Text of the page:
In this talk, we will give an introduction to the study of graphs with uncountable chromatic number, which are of central interest in a variety of fields of mathematical logic. We will discuss questions about compactness for chromatic numbers of graphs as well as questions about what graphs need or need not appear as subgraphs of uncountably chromatic graphs. We will begin by introducing a few classical results from the mid-twentieth century and end with a couple of very recent results coming from both set theory and model theory.


We meet in person in room 119 (Celetna, Department of Logic)

Speaker: Sarka Stejskalova (Department of Logic)

Title: The negation of the weak Kurepa hypothesis

In the talk we will focus on the negation of the weak Kurepa hypothesis which says that there are no trees of size and height omega_1 with more than omega_1 distinct cofinal branches. We will discuss the effect of the negation of the weak Kurepa hypothesis on the continuum function and also mention some natural generalizations. This is a part of an on-going program which studies compactness principles at omega_1 and omega_2 (and other small cardinals). It will be an introductory talk accessible to students with basic knowledge of set theory.


We meet in person in room 119 (Celetna, Department of Logic)

Speaker: Vitezslav Svejdar (Department of Logic)

Title: Interpolation in classical and intuitionistic logic

Věta o interpolaci tvrdí, že když je formule \varphi\to\psi logicky platná, pak existuje formule \mu taková, že \varphi\to\mu i \mu\to\psi jsou logicky platné, a přitom \mu obsahuje pouze takové mimologické symboly, které se vyskytují současně ve \varphi i v \psi. Za “symboly” se v predikátové logice považují predikátové symboly a volné proměnné, ale z dostupné literatury není tak jasné, jestli se k nim mají počítat i funkční symboly. Naznačíme důkazově teoretický důkaz využívající zobecněné pravidlo generalizace. Budeme uvažovat, jak jej lze modifikovat pro intuicionistickou logiku.


Talks by master and bachelor students.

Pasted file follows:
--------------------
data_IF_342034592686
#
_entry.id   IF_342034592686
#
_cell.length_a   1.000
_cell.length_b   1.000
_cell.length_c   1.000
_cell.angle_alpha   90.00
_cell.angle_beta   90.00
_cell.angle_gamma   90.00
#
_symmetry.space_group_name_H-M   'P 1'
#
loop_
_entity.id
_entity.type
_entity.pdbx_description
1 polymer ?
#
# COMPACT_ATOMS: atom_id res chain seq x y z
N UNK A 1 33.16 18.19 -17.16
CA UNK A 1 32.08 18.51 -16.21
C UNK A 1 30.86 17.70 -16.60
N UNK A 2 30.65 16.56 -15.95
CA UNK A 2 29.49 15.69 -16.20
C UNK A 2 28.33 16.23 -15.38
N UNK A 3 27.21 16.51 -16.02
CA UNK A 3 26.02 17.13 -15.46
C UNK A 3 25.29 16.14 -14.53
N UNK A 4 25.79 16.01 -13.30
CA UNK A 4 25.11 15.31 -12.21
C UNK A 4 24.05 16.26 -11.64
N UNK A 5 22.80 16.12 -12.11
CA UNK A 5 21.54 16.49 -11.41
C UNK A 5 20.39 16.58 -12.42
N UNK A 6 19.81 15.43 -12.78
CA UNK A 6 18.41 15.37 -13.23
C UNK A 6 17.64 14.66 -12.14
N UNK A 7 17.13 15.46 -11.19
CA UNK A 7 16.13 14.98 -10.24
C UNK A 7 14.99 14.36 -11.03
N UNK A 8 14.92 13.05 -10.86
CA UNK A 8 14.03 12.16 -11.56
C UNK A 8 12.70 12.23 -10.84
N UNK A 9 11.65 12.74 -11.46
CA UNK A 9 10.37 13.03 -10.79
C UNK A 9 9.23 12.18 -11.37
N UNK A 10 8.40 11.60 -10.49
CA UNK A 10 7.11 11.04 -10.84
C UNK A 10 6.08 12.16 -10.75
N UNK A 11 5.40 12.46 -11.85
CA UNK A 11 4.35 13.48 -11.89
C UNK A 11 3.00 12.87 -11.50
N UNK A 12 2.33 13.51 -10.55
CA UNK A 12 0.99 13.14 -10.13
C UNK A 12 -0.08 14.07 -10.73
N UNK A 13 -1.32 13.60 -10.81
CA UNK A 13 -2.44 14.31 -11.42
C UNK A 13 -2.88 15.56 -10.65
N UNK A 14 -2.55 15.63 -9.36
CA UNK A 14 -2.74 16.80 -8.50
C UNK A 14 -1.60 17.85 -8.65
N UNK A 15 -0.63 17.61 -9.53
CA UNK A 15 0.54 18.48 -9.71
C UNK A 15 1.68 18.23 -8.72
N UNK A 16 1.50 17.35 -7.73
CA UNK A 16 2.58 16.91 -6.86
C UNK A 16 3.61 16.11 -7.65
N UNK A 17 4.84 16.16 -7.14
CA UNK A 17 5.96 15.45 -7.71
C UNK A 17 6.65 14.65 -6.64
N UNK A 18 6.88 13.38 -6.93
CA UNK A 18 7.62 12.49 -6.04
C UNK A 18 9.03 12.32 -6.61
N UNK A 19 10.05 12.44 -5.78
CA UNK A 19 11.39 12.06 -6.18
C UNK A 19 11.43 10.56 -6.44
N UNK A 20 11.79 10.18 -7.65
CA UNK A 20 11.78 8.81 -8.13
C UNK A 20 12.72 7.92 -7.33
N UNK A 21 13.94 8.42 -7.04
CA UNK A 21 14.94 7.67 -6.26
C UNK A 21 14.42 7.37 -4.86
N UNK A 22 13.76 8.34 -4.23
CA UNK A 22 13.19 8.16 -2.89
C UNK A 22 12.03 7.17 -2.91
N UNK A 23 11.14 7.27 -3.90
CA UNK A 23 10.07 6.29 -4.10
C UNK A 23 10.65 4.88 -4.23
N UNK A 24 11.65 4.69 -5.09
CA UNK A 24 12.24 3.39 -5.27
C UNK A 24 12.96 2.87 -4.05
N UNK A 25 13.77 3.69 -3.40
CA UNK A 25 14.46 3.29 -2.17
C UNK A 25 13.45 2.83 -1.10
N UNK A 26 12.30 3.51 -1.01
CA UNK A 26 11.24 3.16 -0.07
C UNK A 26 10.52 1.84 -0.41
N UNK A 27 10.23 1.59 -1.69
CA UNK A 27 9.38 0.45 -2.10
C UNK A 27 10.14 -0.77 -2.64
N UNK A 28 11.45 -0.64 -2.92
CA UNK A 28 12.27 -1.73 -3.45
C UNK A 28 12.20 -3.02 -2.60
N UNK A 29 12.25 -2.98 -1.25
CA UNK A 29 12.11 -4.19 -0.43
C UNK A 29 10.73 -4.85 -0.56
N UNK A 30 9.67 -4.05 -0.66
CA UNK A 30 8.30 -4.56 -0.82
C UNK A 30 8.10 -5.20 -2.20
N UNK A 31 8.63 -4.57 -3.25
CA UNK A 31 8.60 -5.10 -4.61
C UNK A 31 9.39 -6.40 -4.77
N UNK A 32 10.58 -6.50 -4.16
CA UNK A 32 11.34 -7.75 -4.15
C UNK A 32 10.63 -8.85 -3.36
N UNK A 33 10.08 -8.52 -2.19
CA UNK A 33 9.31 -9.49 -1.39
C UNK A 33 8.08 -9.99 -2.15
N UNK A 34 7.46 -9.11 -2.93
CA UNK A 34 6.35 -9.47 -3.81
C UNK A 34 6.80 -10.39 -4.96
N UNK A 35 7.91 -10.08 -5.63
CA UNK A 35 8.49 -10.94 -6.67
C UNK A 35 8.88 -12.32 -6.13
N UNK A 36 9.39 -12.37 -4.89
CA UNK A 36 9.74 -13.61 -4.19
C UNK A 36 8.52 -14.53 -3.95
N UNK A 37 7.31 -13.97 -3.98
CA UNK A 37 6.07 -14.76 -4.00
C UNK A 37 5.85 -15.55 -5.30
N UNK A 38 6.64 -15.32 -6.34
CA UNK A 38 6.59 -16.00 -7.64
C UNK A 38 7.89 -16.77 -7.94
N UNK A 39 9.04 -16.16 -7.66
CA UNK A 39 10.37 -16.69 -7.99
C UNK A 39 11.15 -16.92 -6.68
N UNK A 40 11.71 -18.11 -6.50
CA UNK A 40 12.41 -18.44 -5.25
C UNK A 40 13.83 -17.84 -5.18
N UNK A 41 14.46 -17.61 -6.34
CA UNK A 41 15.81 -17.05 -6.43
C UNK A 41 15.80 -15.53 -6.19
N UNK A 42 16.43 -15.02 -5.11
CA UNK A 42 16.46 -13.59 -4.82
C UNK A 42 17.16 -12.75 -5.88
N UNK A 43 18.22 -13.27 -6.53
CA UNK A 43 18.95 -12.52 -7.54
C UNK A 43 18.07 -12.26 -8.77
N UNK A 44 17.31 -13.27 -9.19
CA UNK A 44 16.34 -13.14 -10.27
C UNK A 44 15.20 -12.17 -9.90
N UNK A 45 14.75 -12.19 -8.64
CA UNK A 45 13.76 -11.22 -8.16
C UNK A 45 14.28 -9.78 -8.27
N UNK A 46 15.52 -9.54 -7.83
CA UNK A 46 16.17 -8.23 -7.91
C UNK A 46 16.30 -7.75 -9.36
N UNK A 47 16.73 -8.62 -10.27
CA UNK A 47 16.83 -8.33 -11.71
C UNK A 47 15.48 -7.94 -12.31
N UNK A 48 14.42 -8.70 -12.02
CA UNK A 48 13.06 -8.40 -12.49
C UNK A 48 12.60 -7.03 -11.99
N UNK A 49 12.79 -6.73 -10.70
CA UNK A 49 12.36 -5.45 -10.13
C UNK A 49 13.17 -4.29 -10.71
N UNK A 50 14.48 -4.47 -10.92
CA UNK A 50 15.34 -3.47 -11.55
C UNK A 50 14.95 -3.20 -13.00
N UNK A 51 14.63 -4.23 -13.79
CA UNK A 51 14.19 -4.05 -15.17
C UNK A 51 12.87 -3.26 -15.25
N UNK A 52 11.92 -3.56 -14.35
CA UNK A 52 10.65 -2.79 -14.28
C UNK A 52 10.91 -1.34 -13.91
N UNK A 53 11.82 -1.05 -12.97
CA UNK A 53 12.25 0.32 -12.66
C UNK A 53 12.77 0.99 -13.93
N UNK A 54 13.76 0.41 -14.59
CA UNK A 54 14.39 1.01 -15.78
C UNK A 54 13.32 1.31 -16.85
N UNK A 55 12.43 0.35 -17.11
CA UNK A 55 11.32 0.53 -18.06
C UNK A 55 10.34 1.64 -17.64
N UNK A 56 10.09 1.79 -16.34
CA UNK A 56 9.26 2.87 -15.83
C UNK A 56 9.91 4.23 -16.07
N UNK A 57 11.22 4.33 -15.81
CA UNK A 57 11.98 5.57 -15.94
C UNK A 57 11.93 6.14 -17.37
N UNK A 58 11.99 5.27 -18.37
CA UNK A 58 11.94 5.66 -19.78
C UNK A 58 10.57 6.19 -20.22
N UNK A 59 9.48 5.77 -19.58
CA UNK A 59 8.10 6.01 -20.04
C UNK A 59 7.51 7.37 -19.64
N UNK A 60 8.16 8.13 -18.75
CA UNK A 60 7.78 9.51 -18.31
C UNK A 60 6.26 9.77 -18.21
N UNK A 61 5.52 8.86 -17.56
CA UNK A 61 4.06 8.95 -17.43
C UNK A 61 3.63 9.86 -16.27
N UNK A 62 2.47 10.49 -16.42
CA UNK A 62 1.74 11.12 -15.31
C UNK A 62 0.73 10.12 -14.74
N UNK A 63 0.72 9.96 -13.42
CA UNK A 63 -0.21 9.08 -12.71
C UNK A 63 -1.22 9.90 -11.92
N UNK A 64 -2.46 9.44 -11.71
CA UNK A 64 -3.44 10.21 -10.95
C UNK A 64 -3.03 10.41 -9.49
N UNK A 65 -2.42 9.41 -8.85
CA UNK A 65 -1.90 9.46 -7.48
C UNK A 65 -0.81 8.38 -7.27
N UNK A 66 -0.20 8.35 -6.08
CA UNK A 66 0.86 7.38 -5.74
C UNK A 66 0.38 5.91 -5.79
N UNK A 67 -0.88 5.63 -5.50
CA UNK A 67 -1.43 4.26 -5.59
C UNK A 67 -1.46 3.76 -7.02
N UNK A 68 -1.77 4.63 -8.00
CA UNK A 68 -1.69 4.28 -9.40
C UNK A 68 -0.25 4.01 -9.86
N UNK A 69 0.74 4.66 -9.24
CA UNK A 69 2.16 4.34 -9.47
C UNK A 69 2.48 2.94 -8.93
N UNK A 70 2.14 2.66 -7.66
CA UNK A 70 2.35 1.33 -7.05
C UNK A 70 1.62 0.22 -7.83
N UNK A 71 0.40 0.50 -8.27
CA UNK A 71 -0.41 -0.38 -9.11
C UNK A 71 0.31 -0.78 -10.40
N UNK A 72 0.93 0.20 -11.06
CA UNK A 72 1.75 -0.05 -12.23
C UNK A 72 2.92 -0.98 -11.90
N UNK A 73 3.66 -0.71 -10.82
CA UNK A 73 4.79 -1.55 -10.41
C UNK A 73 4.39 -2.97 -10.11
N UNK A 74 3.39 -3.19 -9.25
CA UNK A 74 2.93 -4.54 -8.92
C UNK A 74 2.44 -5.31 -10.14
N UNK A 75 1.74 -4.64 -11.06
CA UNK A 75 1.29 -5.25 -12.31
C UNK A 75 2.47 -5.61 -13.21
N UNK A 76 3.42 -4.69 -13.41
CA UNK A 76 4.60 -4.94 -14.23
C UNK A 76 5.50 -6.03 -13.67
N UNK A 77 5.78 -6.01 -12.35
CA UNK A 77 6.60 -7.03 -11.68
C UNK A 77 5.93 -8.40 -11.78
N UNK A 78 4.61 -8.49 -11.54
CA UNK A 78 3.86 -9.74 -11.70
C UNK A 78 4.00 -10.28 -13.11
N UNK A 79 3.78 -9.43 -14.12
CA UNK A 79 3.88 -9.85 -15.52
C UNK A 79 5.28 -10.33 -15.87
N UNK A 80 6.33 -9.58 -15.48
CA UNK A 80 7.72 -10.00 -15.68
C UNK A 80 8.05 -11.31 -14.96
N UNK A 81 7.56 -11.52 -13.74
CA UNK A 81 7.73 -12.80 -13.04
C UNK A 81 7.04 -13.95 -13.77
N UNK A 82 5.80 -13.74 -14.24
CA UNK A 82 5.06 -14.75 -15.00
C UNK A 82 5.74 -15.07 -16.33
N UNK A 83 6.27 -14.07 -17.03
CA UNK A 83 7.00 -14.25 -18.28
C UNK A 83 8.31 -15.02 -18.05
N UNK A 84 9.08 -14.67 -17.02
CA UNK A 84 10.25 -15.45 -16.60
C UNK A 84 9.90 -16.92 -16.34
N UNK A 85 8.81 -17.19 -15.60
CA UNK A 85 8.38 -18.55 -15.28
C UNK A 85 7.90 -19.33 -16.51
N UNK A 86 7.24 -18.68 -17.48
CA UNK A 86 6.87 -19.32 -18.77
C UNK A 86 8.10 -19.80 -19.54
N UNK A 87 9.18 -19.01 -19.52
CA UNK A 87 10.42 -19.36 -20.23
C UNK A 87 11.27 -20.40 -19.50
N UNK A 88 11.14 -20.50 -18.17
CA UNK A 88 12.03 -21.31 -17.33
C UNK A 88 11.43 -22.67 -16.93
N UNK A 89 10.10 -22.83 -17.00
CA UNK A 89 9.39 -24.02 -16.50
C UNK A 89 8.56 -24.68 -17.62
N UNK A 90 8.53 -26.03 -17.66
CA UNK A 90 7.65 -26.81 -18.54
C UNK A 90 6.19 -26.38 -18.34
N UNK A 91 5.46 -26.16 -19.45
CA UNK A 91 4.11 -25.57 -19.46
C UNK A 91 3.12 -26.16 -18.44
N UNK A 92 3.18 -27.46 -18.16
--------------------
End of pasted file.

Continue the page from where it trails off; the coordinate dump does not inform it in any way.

Speaker: Martin Blahynka (Master student, Logic)

Title: Non-well-founded Conway games

Abstract: I will introduce the topic of combinatorial games. The classical example of such games is a game played between two players who alternate in making a move and the player who has no move to make loses; while possible moves are always determined by the current position, from which each player may have different options. This is how cominatorial games were first introduced by John Horton Conway in the ’70s.

I will show a possible way to extend the theory of such games to non-well-founded games – i.e. games in which an infinite play is possible.

I will also introduce another type of a combinatorial game and show how the two can be reduced to each other so that the existence of winning strategies is preserved.

Speaker: Stepan Laichter (Master student, Logic)
Title: Computation as social agency

Abstract: In my presentation, I will summarise van Benthem’s view of computation as an “interactive agency in social networks”. In this view, van Bethem proposes a view of computation based on the shift from the traditional perspective of what is computed to a view prioritising by whom and how something is computedI will provide a basic evaluation of this approach as a full theory of computation and contrast the view to a traditional Turing-style account of computation.
Speaker: Jan Rydl (Bachelor student, Logic)

Title: Some remarks on intuitionistic multisuccedent calculi

Abstract: I will motivate the concept of a multisuccedent calculus for intuitionistic logic and make a few historical remarks. Then I will introduce a sample calculus, discuss some of its notable features, and offer a few variants which occur in the literature.


Epistemic Reasoning with Byzantine-Faulty Agents

Speaker: Krisztina Fruzsa (TU Wien)